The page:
Visitors are invited to stroll the ballroom floor to see historical booths with war-related activities such as food conservation and victory gardening, military recruitment and war propaganda, scrapbooking, Red Cross bandage rolling, knitting and sewing. Have your picture taken in an old-time photo booth with a Copper Country soldier who served in the Great War.

“World War I and the Copper Country” is a collaboration between Michigan Tech, Carnegie Museum of the Keweenaw and Finlandia University, and is made possible in part by a grant from the Michigan Humanities Council.


STEM Docs at the 41 North Film Festival

41 North Film Festival Logo, 41 N Film Festival Nov. 1-4 2018

This year, the 41 North Film Festival will screen five films delving into history, issues and accomplishments relating to STEM (Science, Technology, Engineering and Mathematics) innovation.

The featured films look at high school students competing for an international prize (“Science Fair”), an early Silicon Valley startup (“General Magic“), internet censorship (“The Cleaners”), the first photograph of the moon taken from space (“Earthrise”) and the first solar-powered flight around the world (“Point of No Return”). Following the showing of “Science Fair” at 7 p.m. Thursday (Nov. 1) there will be a discussion featuring a panel of STEM educators.

Documentaries can bring important context and perspective to our understanding of STEM fields and their impact on the world. The films this year tell both celebratory and cautionary tales that should be both inspiring and thought provoking. —Erin Smith, Festival Director

The festival runs Thursday through Sunday, Nov. 1–4 at the Rozsa Center for the Performing Arts. Times and information for specific films and events can be found on the festival website. As always, the festival is free and open to the public.


Frankenstein at 200: Upcoming Roundtable Discussion of Post Humanism

Frankenstein at 200 Roundtable Discussion event poster

Join us from 4 to 5 p.m. Wednesday (Oct. 24), in Rekhi Hall 101 for a roundtable discussion on posthumanism.

In Mary Shelley’s “Frankenstein” or “The Modern Prometheus,” characters ask one another and the novel’s readers what it is to be human: “Do you understand this feeling?” “Was [humanity] at once so powerful, so virtuous and magnificent, yet so vicious and base?” and “The picture I present to you is peaceful and human, and you must feel that you could deny it only in the wantonness of power and cruelty.”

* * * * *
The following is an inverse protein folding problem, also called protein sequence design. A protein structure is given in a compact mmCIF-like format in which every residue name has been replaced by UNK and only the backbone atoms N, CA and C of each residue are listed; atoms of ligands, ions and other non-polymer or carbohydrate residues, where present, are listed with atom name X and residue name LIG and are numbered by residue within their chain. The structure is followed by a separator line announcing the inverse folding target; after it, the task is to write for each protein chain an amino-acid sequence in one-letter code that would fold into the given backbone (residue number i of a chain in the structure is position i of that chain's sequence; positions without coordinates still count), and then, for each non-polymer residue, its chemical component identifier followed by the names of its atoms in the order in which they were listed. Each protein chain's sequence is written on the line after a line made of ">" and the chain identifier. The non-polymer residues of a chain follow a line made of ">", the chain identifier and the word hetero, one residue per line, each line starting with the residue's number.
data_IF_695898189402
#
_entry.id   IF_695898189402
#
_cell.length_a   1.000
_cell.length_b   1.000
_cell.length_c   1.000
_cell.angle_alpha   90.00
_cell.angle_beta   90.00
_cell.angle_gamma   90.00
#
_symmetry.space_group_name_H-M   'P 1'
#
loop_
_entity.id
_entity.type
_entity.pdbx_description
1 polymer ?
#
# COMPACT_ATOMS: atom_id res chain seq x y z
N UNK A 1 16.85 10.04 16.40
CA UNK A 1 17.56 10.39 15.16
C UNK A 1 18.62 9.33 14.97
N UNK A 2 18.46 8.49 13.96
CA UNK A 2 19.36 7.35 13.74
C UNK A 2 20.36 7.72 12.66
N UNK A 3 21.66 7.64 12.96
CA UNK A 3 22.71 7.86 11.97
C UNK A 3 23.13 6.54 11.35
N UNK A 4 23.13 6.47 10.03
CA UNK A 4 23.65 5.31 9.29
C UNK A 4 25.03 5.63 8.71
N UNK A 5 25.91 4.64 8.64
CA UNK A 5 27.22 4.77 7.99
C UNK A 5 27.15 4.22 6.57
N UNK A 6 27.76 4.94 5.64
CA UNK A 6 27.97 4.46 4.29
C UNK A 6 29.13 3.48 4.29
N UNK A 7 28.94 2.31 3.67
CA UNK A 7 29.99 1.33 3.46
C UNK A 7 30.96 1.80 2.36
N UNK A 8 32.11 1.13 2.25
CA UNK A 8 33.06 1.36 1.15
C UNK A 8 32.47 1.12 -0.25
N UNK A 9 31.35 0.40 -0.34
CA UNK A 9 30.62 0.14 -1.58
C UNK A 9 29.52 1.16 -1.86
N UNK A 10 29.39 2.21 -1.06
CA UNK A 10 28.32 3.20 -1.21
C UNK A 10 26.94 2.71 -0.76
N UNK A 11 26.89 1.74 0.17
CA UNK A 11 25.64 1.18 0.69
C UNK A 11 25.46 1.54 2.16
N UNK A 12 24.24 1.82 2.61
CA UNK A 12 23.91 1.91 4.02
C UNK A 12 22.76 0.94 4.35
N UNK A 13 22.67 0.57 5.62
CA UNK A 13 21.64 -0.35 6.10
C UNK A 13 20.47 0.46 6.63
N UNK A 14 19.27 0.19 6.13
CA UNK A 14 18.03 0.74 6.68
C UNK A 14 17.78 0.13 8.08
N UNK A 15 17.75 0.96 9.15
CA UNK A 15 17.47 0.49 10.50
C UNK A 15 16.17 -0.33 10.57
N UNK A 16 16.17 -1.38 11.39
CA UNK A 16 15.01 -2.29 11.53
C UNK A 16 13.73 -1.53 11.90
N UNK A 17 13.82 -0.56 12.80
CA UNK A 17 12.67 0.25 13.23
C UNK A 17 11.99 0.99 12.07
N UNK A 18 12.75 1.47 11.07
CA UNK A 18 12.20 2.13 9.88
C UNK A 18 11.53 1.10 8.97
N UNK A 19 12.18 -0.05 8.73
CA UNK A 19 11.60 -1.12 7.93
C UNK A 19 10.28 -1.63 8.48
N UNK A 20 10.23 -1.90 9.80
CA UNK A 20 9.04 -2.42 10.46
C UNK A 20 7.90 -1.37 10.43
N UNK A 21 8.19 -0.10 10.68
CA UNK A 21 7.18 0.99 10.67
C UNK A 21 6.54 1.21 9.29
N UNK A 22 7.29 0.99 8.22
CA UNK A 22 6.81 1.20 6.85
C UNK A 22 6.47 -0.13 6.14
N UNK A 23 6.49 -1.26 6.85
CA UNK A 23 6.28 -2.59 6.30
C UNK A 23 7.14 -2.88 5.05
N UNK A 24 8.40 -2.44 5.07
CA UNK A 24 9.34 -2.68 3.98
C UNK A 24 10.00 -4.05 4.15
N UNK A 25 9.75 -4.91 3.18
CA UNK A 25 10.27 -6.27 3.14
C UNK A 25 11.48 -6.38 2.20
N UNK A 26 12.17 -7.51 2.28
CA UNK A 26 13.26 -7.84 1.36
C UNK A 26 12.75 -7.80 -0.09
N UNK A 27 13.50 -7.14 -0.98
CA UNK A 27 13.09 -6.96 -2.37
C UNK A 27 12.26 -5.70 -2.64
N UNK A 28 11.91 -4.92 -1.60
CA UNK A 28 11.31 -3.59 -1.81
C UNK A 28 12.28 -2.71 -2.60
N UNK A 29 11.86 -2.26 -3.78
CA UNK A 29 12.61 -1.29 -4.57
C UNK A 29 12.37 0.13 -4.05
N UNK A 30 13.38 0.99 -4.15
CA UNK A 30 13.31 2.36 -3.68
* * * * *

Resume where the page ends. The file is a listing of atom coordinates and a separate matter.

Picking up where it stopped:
Echoing Prometheus, Hamlet and Faust, these characters contemplate and unsettle the boundaries between the human and the inhuman, between the automaton, the monstrous and the machine; between the godly and the ungodly, between what is natural and unnatural.

To continue our celebration of the 200-year publication anniversary of Mary Shelley’s “Frankenstein,” we are hosting a roundtable discussion about posthumanism. What does it mean to live in a time of increasingly sophisticated embodiments of artificial intelligence, dehumanizing economies, diminishing resources and environmental catastrophes?

To focus our discussion we’ll be reading Andy Mousley’s short article, The Posthuman, which speaks to the depiction of posthuman figures and realities in Mary Shelley’s Frankenstein.

Everyone is welcome. Contact Dana Van Kooy for a copy of the article.


Modern Languages Screening: “A Very Long Engagement”

A Very Long Engagement movie posterThe Modern Languages Program will host a screening of the 2004 Jean-Pierre Jeunet WWI film, “Un long dimanche de fiançailles” (“A Very Long Engagement”), at 7 p.m. Thursday (Oct. 18) in Walker 134. The screening is free and open to the public.

Film Synopsis: A young French woman, Mathilde (Audrey Tautou), is told that her fiancé (Gaspard Ulliel) has been killed in the trenches of the Somme during World War I. Refusing to believe this news, she begins trying to find out what actually happened on the battlefield that night, enlisting the help of a private investigator. During her search, she stumbles across evidence of the inhumane and morally bankrupt system used by the French to deal with deserters and hears from other men who were sentenced to extreme punishment.

The screening is part of World War I in the Copper Country, an extensive program of events and exhibits commemorating the centennial of the WWI Armistice.